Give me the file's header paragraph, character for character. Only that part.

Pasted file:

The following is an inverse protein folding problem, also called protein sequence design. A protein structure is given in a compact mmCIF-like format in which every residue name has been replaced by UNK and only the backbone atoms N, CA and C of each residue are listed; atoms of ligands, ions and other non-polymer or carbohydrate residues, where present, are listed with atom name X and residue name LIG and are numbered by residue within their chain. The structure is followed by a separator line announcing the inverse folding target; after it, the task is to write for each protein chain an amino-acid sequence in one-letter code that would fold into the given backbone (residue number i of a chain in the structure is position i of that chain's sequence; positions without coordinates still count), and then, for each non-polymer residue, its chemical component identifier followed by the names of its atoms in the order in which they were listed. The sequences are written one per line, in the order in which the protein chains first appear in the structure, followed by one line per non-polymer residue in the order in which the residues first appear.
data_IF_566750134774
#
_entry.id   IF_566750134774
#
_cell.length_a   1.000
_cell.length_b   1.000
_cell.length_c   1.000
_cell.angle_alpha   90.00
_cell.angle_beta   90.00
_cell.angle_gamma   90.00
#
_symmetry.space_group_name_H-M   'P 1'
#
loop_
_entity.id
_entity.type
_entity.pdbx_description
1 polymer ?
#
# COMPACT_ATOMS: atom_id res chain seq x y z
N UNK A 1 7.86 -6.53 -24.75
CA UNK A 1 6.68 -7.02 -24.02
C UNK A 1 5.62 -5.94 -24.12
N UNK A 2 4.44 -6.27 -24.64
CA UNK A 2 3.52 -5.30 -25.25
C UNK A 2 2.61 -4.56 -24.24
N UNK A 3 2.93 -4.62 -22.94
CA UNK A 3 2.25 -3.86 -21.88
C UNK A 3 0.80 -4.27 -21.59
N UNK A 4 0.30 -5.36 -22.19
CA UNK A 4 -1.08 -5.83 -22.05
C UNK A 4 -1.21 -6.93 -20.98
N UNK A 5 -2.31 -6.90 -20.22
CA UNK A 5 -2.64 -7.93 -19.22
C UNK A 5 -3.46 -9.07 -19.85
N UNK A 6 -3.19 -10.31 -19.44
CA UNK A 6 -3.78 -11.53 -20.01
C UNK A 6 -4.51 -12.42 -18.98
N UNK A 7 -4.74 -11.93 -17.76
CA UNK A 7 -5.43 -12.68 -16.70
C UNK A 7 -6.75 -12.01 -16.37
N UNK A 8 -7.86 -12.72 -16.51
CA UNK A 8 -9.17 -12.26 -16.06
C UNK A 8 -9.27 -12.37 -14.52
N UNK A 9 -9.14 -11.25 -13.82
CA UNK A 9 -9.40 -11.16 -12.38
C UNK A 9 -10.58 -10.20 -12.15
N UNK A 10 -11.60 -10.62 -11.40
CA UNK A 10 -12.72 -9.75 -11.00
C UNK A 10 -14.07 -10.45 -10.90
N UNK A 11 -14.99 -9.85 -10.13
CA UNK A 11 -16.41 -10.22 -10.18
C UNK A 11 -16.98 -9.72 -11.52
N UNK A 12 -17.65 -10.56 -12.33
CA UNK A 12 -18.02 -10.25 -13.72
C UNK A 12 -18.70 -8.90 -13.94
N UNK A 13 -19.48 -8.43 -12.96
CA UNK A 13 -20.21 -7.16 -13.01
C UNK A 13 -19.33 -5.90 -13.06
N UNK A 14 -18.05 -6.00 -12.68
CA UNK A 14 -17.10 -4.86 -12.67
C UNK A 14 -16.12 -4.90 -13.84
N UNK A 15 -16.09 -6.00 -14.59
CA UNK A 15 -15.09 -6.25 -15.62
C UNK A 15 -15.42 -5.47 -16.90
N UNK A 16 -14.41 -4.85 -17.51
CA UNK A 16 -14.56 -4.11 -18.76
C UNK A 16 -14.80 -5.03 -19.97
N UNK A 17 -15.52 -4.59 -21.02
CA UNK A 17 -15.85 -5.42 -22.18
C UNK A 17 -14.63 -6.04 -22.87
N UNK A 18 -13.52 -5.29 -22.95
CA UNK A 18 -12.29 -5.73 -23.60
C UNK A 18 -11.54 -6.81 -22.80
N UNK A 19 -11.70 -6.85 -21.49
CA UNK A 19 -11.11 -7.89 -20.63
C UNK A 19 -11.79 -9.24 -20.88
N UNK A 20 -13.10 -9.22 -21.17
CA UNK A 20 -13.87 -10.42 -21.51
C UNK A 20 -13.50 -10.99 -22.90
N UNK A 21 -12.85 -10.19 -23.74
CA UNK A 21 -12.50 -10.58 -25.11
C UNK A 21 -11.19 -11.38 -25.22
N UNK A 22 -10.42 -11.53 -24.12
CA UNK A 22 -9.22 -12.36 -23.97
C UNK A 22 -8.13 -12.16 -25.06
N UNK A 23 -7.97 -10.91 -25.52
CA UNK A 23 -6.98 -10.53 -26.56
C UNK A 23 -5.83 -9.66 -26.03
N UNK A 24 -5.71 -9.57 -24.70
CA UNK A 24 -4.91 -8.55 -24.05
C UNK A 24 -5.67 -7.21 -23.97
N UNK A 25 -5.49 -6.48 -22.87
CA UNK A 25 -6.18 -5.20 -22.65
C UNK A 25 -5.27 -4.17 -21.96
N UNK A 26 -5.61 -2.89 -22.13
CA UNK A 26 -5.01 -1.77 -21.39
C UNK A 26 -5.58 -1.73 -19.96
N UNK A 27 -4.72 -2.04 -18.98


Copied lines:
The following is an inverse protein folding problem, also called protein sequence design. A protein structure is given in a compact mmCIF-like format in which every residue name has been replaced by UNK and only the backbone atoms N, CA and C of each residue are listed; atoms of ligands, ions and other non-polymer or carbohydrate residues, where present, are listed with atom name X and residue name LIG and are numbered by residue within their chain. The structure is followed by a separator line announcing the inverse folding target; after it, the task is to write for each protein chain an amino-acid sequence in one-letter code that would fold into the given backbone (residue number i of a chain in the structure is position i of that chain's sequence; positions without coordinates still count), and then, for each non-polymer residue, its chemical component identifier followed by the names of its atoms in the order in which they were listed. The sequences are written one per line, in the order in which the protein chains first appear in the structure, followed by one line per non-polymer residue in the order in which the residues first appear.